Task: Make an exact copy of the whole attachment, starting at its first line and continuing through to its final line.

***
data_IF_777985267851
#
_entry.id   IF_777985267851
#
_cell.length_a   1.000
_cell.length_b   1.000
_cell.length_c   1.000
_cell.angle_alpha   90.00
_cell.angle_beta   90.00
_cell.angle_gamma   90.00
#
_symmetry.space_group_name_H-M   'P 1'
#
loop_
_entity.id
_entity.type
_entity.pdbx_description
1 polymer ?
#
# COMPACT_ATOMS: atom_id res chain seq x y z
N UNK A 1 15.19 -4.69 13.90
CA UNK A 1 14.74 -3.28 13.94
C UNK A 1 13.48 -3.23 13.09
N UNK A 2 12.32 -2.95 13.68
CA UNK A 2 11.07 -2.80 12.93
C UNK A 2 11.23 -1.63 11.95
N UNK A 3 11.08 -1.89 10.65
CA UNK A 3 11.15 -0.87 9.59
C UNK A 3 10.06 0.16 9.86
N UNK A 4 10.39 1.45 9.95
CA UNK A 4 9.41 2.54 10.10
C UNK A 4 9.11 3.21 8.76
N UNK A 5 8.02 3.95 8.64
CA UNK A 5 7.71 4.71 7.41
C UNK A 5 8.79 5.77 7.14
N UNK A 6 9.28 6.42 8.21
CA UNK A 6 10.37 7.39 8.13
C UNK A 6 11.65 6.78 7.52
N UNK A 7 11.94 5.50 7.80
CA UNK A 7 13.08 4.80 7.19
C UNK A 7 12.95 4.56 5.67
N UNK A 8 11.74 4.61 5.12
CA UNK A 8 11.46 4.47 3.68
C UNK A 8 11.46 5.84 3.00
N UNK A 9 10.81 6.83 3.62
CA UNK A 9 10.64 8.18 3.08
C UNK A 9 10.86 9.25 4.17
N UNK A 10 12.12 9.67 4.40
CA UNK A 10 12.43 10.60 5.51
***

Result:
data_IF_777985267851
#
_entry.id   IF_777985267851
#
_cell.length_a   1.000
_cell.length_b   1.000
_cell.length_c   1.000
_cell.angle_alpha   90.00
_cell.angle_beta   90.00
_cell.angle_gamma   90.00
#
_symmetry.space_group_name_H-M   'P 1'
#
loop_
_entity.id
_entity.type
_entity.pdbx_description
1 polymer ?
#
# COMPACT_ATOMS: atom_id res chain seq x y z
N UNK A 1 15.19 -4.69 13.90
CA UNK A 1 14.74 -3.28 13.94
C UNK A 1 13.48 -3.23 13.09
N UNK A 2 12.32 -2.95 13.68
CA UNK A 2 11.07 -2.80 12.93
C UNK A 2 11.23 -1.63 11.95
N UNK A 3 11.08 -1.89 10.65
CA UNK A 3 11.15 -0.87 9.59
C UNK A 3 10.06 0.16 9.86
N UNK A 4 10.39 1.45 9.95
CA UNK A 4 9.41 2.54 10.10
C UNK A 4 9.11 3.21 8.76
N UNK A 5 8.02 3.95 8.64
CA UNK A 5 7.71 4.71 7.41
C UNK A 5 8.79 5.77 7.14
N UNK A 6 9.28 6.42 8.21
CA UNK A 6 10.37 7.39 8.13
C UNK A 6 11.65 6.78 7.52
N UNK A 7 11.94 5.50 7.80
CA UNK A 7 13.08 4.80 7.19
C UNK A 7 12.95 4.56 5.67
N UNK A 8 11.74 4.61 5.12
CA UNK A 8 11.46 4.47 3.68
C UNK A 8 11.46 5.84 3.00
N UNK A 9 10.81 6.83 3.62
CA UNK A 9 10.64 8.18 3.08
C UNK A 9 10.86 9.25 4.17
N UNK A 10 12.12 9.67 4.40
CA UNK A 10 12.43 10.60 5.51